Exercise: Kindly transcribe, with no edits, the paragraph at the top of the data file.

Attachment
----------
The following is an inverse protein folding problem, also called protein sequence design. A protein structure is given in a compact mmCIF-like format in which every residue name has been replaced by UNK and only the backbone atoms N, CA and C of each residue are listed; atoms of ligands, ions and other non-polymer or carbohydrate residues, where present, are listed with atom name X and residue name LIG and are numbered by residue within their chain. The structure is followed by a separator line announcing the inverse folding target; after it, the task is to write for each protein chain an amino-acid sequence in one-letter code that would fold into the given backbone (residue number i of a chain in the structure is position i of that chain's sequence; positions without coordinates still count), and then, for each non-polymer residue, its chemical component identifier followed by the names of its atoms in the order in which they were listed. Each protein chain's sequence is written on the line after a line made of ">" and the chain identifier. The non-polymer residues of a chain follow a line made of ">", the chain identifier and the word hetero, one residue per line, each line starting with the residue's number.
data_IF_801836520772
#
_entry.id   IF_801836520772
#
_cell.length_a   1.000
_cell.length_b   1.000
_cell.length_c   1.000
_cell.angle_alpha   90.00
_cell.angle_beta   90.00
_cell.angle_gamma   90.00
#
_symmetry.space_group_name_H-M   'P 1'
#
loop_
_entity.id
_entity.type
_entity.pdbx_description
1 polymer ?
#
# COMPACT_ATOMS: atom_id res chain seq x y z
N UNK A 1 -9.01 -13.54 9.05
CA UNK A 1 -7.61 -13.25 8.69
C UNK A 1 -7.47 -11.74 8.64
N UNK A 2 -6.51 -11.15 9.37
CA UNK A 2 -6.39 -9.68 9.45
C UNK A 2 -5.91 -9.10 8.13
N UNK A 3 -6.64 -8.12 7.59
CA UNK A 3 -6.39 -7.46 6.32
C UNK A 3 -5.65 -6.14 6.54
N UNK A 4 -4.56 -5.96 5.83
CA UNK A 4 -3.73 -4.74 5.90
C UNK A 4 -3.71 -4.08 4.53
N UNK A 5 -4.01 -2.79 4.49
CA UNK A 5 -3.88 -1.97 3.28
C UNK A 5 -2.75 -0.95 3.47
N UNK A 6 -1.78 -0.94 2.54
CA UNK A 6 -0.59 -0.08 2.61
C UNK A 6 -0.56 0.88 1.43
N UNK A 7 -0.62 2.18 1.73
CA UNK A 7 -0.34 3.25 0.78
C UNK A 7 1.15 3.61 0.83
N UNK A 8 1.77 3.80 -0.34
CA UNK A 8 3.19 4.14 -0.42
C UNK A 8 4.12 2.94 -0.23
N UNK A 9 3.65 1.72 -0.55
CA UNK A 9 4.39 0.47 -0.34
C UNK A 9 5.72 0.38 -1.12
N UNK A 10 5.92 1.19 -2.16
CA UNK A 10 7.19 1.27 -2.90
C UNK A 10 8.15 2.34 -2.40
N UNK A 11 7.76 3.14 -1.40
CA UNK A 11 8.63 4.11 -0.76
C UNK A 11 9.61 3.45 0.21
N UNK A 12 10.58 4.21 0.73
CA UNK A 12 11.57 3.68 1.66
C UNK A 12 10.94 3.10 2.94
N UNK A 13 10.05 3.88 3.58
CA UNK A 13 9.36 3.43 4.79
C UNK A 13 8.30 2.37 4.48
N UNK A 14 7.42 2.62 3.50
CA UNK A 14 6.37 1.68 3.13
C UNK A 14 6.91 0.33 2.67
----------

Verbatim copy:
The following is an inverse protein folding problem, also called protein sequence design. A protein structure is given in a compact mmCIF-like format in which every residue name has been replaced by UNK and only the backbone atoms N, CA and C of each residue are listed; atoms of ligands, ions and other non-polymer or carbohydrate residues, where present, are listed with atom name X and residue name LIG and are numbered by residue within their chain. The structure is followed by a separator line announcing the inverse folding target; after it, the task is to write for each protein chain an amino-acid sequence in one-letter code that would fold into the given backbone (residue number i of a chain in the structure is position i of that chain's sequence; positions without coordinates still count), and then, for each non-polymer residue, its chemical component identifier followed by the names of its atoms in the order in which they were listed. Each protein chain's sequence is written on the line after a line made of ">" and the chain identifier. The non-polymer residues of a chain follow a line made of ">", the chain identifier and the word hetero, one residue per line, each line starting with the residue's number.